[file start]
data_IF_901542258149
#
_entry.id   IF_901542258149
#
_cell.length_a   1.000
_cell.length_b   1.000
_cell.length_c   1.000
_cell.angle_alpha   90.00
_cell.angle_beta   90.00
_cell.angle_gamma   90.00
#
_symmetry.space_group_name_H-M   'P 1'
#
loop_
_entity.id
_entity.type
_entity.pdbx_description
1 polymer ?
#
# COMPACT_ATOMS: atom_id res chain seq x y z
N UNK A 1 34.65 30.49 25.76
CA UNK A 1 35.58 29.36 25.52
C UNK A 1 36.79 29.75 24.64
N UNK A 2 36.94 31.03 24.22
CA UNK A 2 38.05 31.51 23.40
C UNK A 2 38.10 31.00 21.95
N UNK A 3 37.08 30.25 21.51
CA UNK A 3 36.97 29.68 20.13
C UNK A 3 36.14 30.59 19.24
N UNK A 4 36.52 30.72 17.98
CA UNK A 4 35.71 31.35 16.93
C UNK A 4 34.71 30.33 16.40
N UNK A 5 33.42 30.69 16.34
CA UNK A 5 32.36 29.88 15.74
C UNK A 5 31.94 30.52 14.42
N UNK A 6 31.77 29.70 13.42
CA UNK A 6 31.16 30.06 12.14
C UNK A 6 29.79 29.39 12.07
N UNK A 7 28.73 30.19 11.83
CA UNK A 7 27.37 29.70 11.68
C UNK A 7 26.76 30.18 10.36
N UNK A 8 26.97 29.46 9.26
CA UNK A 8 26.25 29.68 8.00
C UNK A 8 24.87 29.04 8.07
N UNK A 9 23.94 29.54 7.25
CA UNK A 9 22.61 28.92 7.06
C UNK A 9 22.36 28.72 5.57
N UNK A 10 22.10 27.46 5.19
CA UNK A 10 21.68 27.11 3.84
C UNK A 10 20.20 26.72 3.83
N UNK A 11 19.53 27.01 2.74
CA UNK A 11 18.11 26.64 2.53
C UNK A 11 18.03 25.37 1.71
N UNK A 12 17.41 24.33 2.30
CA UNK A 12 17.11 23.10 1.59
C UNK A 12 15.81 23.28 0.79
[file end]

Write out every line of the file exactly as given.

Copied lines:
data_IF_901542258149
#
_entry.id   IF_901542258149
#
_cell.length_a   1.000
_cell.length_b   1.000
_cell.length_c   1.000
_cell.angle_alpha   90.00
_cell.angle_beta   90.00
_cell.angle_gamma   90.00
#
_symmetry.space_group_name_H-M   'P 1'
#
loop_
_entity.id
_entity.type
_entity.pdbx_description
1 polymer ?
#
# COMPACT_ATOMS: atom_id res chain seq x y z
N UNK A 1 34.65 30.49 25.76
CA UNK A 1 35.58 29.36 25.52
C UNK A 1 36.79 29.75 24.64
N UNK A 2 36.94 31.03 24.22
CA UNK A 2 38.05 31.51 23.40
C UNK A 2 38.10 31.00 21.95
N UNK A 3 37.08 30.25 21.51
CA UNK A 3 36.97 29.68 20.13
C UNK A 3 36.14 30.59 19.24
N UNK A 4 36.52 30.72 17.98
CA UNK A 4 35.71 31.35 16.93
C UNK A 4 34.71 30.33 16.40
N UNK A 5 33.42 30.69 16.34
CA UNK A 5 32.36 29.88 15.74
C UNK A 5 31.94 30.52 14.42
N UNK A 6 31.77 29.70 13.42
CA UNK A 6 31.16 30.06 12.14
C UNK A 6 29.79 29.39 12.07
N UNK A 7 28.73 30.19 11.83
CA UNK A 7 27.37 29.70 11.68
C UNK A 7 26.76 30.18 10.36
N UNK A 8 26.97 29.46 9.26
CA UNK A 8 26.25 29.68 8.00
C UNK A 8 24.87 29.04 8.07
N UNK A 9 23.94 29.54 7.25
CA UNK A 9 22.61 28.92 7.06
C UNK A 9 22.36 28.72 5.57
N UNK A 10 22.10 27.46 5.19
CA UNK A 10 21.68 27.11 3.84
C UNK A 10 20.20 26.72 3.83
N UNK A 11 19.53 27.01 2.74
CA UNK A 11 18.11 26.64 2.53
C UNK A 11 18.03 25.37 1.71
N UNK A 12 17.41 24.33 2.30
CA UNK A 12 17.11 23.10 1.59
C UNK A 12 15.81 23.28 0.79